- By Deb Balzer
It’s not too late to vaccinate against the flu
While the Centers for Disease Control and Prevention (CDC) reports that flu activity is low across the U.S., it is expected to increase over the coming weeks. It takes approximately two weeks for the flu vaccine to become effective, which makes now a good time to get your flu vaccination if you have not yet done so.
Everybody is at risk for becoming ill with the flu. However, young children are especially at risk for severe complications from developing flu-like complications. Dr. Tina Ardon, a Mayo Clinic Family Medicine physician, says it is important for children to get vaccinated for the flu, even if they are not attending school in person.
Journalists: Soundbites are available in the downloads at the end of the post. Please courtesy: "Tina Ardon, M.D. /Family Medicine/ Mayo Clinic"
"Unless you are really going to be isolated from anyone outside your home, there's always a chance that that mom or dad who are working outside the home, or maybe an older child who's going to school in person, could be exposed to flu and bring that home," says Dr. Ardon. "We want to make sure everyone is protected during this flu season."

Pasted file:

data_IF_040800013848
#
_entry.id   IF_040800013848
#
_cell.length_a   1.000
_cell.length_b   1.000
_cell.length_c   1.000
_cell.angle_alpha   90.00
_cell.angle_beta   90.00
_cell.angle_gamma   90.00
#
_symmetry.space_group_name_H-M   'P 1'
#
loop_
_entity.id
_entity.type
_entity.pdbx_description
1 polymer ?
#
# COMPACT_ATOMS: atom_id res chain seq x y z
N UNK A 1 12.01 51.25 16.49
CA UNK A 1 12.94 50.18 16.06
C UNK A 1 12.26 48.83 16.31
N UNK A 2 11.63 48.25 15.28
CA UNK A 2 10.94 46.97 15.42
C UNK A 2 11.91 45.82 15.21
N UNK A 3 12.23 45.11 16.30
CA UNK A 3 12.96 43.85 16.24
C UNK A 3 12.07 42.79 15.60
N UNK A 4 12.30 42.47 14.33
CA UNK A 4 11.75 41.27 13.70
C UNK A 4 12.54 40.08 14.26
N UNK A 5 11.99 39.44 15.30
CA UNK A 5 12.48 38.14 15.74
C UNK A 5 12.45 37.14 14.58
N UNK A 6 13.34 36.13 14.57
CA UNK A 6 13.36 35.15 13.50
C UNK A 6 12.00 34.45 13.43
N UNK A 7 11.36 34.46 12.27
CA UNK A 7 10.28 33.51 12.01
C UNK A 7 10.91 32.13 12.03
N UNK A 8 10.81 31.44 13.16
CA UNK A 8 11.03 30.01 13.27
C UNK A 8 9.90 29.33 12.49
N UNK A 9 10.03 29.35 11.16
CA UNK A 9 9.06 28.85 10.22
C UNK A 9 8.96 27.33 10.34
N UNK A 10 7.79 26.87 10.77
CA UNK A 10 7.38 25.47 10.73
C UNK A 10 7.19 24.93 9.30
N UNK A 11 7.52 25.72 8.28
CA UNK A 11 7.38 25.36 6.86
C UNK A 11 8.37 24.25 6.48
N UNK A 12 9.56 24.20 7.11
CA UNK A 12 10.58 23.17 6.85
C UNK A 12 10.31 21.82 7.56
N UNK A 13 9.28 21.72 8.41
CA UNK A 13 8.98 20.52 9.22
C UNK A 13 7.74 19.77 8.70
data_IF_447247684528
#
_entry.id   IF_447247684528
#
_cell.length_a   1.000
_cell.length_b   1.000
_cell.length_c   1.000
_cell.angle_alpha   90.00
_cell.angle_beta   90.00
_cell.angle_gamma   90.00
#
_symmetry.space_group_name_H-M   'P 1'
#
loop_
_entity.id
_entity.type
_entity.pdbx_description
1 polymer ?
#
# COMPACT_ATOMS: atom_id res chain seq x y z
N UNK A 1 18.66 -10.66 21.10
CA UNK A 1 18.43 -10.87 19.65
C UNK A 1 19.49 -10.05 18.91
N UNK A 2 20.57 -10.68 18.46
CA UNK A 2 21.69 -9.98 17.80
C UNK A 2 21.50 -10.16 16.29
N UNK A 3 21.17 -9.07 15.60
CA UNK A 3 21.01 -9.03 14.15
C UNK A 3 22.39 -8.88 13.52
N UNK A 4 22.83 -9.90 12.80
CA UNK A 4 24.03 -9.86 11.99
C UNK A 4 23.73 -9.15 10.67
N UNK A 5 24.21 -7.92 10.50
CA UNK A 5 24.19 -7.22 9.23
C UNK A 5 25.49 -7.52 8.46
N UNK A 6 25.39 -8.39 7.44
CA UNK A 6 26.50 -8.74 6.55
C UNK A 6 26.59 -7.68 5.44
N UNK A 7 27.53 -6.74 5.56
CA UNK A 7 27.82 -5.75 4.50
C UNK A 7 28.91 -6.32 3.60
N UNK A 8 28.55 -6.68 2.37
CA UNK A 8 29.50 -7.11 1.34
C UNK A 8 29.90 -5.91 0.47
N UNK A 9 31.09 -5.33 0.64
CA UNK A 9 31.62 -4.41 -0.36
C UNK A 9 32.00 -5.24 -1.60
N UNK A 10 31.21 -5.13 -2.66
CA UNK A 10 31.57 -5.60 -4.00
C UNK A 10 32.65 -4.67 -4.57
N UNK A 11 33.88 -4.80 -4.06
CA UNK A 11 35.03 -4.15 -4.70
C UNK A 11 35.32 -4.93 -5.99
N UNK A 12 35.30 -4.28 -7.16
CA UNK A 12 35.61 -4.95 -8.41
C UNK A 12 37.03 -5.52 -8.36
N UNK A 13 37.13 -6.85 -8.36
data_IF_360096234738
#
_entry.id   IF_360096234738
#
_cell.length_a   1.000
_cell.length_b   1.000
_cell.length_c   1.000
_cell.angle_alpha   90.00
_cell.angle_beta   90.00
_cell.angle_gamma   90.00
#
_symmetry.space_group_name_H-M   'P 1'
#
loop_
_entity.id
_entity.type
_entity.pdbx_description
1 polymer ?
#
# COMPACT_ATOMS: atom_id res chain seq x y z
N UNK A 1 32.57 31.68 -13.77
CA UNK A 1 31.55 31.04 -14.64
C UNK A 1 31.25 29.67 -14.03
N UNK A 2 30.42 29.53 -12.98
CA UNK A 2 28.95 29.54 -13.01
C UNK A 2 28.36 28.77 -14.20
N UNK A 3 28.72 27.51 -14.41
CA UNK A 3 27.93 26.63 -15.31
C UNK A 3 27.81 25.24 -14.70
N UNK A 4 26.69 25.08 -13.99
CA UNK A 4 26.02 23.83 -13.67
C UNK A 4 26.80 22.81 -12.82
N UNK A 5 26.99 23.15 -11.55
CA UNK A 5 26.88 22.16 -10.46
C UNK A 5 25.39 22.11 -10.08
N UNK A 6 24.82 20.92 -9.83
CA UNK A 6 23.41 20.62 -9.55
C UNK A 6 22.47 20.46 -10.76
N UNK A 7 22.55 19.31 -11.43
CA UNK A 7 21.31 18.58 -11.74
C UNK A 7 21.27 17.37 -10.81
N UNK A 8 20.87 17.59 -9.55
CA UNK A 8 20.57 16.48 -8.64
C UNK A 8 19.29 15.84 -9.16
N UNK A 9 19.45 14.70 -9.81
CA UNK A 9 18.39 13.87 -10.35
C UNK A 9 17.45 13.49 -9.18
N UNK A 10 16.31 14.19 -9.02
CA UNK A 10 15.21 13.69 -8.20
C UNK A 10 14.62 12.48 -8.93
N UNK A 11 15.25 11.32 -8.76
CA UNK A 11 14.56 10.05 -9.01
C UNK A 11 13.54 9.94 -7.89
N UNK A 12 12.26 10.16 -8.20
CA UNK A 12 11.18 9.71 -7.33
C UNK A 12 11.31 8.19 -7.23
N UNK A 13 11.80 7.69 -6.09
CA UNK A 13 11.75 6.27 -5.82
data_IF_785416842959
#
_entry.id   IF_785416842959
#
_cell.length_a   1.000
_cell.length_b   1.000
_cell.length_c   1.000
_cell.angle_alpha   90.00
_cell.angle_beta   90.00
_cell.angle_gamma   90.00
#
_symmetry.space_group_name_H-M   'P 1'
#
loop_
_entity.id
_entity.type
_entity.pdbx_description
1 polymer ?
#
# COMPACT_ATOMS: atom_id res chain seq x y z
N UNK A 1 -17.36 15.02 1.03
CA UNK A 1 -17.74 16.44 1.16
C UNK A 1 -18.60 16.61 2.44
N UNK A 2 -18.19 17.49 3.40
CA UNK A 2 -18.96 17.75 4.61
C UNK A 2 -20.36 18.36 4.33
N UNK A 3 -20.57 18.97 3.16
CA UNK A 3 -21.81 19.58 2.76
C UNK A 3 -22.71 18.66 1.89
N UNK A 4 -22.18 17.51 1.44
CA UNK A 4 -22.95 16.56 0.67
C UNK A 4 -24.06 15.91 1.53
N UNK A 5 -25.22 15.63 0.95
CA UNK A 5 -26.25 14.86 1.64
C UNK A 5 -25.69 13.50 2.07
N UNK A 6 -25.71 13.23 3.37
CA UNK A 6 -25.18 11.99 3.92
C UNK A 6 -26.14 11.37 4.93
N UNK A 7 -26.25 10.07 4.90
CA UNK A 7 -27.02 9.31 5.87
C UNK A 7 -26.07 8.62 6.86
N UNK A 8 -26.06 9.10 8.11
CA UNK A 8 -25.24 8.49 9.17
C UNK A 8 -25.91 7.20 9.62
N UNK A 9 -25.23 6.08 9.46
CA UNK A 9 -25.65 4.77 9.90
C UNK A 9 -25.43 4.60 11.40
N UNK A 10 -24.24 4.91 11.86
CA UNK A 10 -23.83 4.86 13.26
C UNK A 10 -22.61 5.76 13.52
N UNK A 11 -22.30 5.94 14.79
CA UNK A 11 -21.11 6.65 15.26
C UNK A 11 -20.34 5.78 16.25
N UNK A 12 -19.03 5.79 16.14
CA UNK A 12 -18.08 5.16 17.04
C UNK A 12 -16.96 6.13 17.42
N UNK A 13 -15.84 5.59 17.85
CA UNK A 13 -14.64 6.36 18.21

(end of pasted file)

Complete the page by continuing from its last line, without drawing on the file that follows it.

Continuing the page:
Flu and COVID-19 may spread at the same time with similar symptoms. Getting vaccinated for the flu won't protect against COVID-19, but it will reduce the risk of getting severely ill from the flu. And this is especially important this season with the ongoing COVID-19 pandemic. The CDC says that it is possible to have flu, as well as other respiratory illnesses and COVID-19, at the same time.
"We are using this as an opportunity to educate our patients about getting the flu vaccine this year, as it is more important than ever during this pandemic," says Dr. Ardon.
- "Flu symptoms mimic COVID-19 infection: experts urge flu vaccination"
- "Mayo Clinic Q and A: Tips to prepare children for a flu vaccination"
- "Mayo Clinic Minute: What to know about this season’s flu vaccine"
Learn more about: Tracking and trending COVID-19.
Information in this post was accurate at the time of its posting. Due to the fluid nature of the COVID-19 pandemic, scientific understanding, along with guidelines and recommendations, may have changed since the original publication date.
For the safety of its patients, staff and visitors, Mayo Clinic has strict masking policies in place. Anyone shown without a mask was recorded prior to COVID-19 or in an area not designated for patient care, where social distancing and other safety protocols were followed.